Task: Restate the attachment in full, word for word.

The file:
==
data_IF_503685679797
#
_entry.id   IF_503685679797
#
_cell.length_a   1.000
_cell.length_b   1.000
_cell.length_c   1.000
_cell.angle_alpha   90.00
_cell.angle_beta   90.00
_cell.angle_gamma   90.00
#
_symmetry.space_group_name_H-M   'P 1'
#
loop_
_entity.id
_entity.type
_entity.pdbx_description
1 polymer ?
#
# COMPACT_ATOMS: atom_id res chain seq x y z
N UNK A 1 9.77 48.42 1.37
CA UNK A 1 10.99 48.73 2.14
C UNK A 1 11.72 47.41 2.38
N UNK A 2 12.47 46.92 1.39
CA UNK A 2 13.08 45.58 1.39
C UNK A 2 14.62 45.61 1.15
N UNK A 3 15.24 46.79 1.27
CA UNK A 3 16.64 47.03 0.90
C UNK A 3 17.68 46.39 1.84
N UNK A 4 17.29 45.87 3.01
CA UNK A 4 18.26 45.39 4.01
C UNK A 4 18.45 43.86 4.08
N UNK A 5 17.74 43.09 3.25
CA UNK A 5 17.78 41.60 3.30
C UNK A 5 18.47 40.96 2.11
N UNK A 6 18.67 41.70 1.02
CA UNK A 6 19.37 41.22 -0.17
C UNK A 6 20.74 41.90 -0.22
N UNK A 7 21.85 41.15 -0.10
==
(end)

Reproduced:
data_IF_503685679797
#
_entry.id   IF_503685679797
#
_cell.length_a   1.000
_cell.length_b   1.000
_cell.length_c   1.000
_cell.angle_alpha   90.00
_cell.angle_beta   90.00
_cell.angle_gamma   90.00
#
_symmetry.space_group_name_H-M   'P 1'
#
loop_
_entity.id
_entity.type
_entity.pdbx_description
1 polymer ?
#
# COMPACT_ATOMS: atom_id res chain seq x y z
N UNK A 1 9.77 48.42 1.37
CA UNK A 1 10.99 48.73 2.14
C UNK A 1 11.72 47.41 2.38
N UNK A 2 12.47 46.92 1.39
CA UNK A 2 13.08 45.58 1.39
C UNK A 2 14.62 45.61 1.15
N UNK A 3 15.24 46.79 1.27
CA UNK A 3 16.64 47.03 0.90
C UNK A 3 17.68 46.39 1.84
N UNK A 4 17.29 45.87 3.01
CA UNK A 4 18.26 45.39 4.01
C UNK A 4 18.45 43.86 4.08
N UNK A 5 17.74 43.09 3.25
CA UNK A 5 17.78 41.60 3.30
C UNK A 5 18.47 40.96 2.11
N UNK A 6 18.67 41.70 1.02
CA UNK A 6 19.37 41.22 -0.17
C UNK A 6 20.74 41.90 -0.22
N UNK A 7 21.85 41.15 -0.10